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Tuesday, 19 March 2019

Egypt prepares for parliamentary polls; final legislation expected next week

As a new law aimed at redrawing electoral districts ‎is expected before 10 November, a Higher Election ‎Commission has taken new measures slated to pave the ‎way for Egypt's parliamentary polls

Gamal Essam El-Din , Monday 3 Nov 2014
A view of the Egyptian parliament in 2012 (Photo: Reuters)
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The Higher Election Committee (HEC) – a seven-‎member judicial body mandated with supervising ‎Egypt's parliamentary polls – took new ‎measures Monday aimed at paving the way for the long-‎awaited polls.‎

After a meeting led by chairperson of Cairo's appeals ‎court, Ayman Abbas, sources within the HEC said that it ‎has finalised the guidelines which will be adopted by ‎‎affiliated judicial mini-committees formed to ‎represent it in each of Egypt's 27 governorates.‎

HEC's spokesperson Medhat Idris indicated that ‎each mini-committee will be headed by chairperson of ‎the governorate's lower court and include ‎judges from the appeal and administrative courts ‎and the State Cases and the Administrative ‎Prosecution Authorities.

"These committees will ‎receive registration applications from hopeful ‎candidates, review voter lists and supervise polling ‎stations," said Idris.‎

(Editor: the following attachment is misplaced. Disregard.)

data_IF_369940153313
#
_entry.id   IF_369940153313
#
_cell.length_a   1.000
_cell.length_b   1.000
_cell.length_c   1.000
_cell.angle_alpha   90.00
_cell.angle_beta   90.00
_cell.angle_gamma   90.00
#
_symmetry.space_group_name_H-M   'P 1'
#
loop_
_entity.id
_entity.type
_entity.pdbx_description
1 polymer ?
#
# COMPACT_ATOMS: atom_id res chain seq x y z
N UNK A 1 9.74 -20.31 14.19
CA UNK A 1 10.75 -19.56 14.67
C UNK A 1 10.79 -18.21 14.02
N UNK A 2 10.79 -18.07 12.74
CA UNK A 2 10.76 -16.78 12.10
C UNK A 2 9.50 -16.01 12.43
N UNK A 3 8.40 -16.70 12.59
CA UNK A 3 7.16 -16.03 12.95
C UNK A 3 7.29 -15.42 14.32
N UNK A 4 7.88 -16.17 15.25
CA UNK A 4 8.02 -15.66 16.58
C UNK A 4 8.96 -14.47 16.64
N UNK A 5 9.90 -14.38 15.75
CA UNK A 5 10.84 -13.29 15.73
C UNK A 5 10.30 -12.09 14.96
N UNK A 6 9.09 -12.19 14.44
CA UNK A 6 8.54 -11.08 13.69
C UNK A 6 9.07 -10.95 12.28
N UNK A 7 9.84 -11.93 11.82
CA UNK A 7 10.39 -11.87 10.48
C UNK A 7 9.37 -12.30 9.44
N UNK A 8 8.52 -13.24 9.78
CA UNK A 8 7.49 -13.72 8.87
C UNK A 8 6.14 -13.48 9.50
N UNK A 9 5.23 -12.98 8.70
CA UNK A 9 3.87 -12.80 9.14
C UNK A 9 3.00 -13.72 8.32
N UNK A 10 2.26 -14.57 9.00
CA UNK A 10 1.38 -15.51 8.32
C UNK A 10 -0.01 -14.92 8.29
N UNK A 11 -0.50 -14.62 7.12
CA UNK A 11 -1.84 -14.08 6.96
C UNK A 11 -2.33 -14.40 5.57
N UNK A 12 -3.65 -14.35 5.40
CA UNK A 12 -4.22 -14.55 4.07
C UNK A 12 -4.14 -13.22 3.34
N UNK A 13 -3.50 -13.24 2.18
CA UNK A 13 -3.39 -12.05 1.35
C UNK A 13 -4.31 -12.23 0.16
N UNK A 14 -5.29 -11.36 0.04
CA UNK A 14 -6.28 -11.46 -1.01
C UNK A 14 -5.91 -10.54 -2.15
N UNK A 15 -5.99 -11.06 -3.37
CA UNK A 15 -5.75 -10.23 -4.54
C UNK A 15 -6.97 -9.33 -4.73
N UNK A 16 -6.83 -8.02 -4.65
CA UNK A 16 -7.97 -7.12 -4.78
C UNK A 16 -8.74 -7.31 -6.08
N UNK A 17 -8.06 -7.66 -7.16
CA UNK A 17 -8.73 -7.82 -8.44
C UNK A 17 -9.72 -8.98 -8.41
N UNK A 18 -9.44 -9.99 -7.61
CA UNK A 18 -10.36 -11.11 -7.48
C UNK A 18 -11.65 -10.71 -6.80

In terms of supervision, chairperson of each mini-‎committee will be required to head to the ‎headquarters of their local court one day in advance of ‎the voting date to take hold of the ballot tickets.

"On ‎voting day, the chief judge will take charge of ‎transporting boxes of the ballot tickets from the ‎court to the polling station in the early morning to make sure that the station is ‎completely ready before the voting begins," said ‎Idris.‎

Elaborating on the above, the HEC sources stressed that chairpersonn of each mini-committee must make ‎sure that adequate police or army forces are ‎available to safeguard the polling station, that assistant ‎personnel are present, the lists of eligible voters are ‎provided and that the number of the ballot tickets ‎are equal to the number of eligible voters. ‎